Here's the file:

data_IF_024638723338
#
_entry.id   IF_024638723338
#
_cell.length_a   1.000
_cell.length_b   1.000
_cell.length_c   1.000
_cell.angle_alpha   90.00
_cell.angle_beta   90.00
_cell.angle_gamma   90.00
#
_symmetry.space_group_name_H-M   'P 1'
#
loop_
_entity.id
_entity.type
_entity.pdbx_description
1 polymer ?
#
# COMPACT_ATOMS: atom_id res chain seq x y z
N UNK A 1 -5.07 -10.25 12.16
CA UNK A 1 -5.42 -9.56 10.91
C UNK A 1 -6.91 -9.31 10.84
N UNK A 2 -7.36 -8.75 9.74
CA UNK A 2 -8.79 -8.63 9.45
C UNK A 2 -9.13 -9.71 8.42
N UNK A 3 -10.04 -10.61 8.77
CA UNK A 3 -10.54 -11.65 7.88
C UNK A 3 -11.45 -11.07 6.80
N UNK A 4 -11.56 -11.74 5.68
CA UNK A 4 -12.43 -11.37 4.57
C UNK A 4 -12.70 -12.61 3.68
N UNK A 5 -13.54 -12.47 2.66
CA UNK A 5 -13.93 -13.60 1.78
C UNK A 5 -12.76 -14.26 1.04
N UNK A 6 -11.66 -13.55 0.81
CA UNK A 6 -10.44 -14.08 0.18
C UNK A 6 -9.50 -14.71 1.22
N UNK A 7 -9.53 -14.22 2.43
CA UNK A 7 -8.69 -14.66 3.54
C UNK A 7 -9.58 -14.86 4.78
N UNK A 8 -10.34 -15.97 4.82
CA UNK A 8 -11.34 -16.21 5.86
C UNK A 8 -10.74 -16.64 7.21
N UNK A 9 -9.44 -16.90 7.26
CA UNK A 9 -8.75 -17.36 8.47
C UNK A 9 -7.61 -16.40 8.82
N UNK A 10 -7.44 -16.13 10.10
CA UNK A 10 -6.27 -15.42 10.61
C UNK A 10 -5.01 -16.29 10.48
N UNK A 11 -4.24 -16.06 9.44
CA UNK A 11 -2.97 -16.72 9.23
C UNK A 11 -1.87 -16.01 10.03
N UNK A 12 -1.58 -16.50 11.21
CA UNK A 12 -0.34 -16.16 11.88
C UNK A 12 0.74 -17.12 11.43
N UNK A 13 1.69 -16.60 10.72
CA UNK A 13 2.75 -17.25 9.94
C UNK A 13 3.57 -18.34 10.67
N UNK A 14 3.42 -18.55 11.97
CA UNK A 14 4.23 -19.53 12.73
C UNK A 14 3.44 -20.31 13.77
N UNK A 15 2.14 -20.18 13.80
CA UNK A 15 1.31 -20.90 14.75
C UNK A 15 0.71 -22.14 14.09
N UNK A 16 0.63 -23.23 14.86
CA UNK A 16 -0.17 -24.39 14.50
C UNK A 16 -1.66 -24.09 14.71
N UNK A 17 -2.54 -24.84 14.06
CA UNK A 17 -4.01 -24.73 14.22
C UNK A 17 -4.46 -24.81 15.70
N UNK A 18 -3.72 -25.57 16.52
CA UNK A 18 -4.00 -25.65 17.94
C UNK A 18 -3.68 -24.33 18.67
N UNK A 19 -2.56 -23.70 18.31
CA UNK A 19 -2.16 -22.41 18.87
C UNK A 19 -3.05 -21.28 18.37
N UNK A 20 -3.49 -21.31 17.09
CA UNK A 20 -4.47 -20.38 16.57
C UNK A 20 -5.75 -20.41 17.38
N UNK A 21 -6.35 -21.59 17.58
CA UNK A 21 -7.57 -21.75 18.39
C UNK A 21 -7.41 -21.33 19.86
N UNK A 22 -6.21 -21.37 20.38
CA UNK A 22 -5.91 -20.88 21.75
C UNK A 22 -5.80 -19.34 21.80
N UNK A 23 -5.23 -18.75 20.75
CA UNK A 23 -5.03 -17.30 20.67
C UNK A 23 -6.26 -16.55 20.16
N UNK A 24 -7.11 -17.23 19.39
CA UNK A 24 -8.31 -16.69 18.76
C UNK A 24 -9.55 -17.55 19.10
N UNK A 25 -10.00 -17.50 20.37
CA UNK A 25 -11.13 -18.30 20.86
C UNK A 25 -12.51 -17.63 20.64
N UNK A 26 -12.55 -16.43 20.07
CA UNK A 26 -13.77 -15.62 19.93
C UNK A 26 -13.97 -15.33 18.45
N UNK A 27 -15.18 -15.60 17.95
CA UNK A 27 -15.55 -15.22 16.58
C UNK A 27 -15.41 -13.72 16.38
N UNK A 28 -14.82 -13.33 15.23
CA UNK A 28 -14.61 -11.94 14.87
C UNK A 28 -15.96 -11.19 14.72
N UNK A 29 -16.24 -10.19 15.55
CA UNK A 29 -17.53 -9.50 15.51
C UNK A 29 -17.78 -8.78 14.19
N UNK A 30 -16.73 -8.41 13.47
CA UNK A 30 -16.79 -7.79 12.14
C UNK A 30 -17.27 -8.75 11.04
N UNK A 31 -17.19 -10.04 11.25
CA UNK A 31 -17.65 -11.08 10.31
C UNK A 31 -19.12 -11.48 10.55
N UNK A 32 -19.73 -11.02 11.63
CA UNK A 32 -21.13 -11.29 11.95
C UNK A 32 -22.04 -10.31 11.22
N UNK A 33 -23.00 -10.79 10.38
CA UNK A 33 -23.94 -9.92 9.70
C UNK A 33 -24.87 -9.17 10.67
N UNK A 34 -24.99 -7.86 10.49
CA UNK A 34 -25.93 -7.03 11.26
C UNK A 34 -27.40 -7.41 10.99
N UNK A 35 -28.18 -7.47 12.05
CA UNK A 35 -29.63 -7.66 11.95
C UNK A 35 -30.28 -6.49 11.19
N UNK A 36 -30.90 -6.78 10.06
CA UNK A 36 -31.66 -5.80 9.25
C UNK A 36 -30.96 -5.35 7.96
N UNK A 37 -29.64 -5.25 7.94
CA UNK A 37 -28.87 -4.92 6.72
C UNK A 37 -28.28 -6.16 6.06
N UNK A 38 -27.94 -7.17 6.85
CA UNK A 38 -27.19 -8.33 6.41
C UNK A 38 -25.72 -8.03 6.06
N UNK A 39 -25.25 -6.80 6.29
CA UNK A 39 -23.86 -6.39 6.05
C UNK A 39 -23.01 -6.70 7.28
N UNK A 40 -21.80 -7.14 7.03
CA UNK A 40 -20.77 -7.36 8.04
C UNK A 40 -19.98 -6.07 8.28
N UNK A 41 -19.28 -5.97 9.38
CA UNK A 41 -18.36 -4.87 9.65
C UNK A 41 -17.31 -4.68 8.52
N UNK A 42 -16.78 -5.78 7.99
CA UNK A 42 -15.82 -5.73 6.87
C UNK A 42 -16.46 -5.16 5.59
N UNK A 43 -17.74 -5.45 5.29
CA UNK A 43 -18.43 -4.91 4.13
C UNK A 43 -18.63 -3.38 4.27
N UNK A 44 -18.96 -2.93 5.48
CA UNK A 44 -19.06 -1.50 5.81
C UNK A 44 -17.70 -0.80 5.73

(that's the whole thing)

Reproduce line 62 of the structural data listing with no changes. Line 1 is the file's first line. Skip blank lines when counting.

C UNK A 14 3.44 -20.31 13.77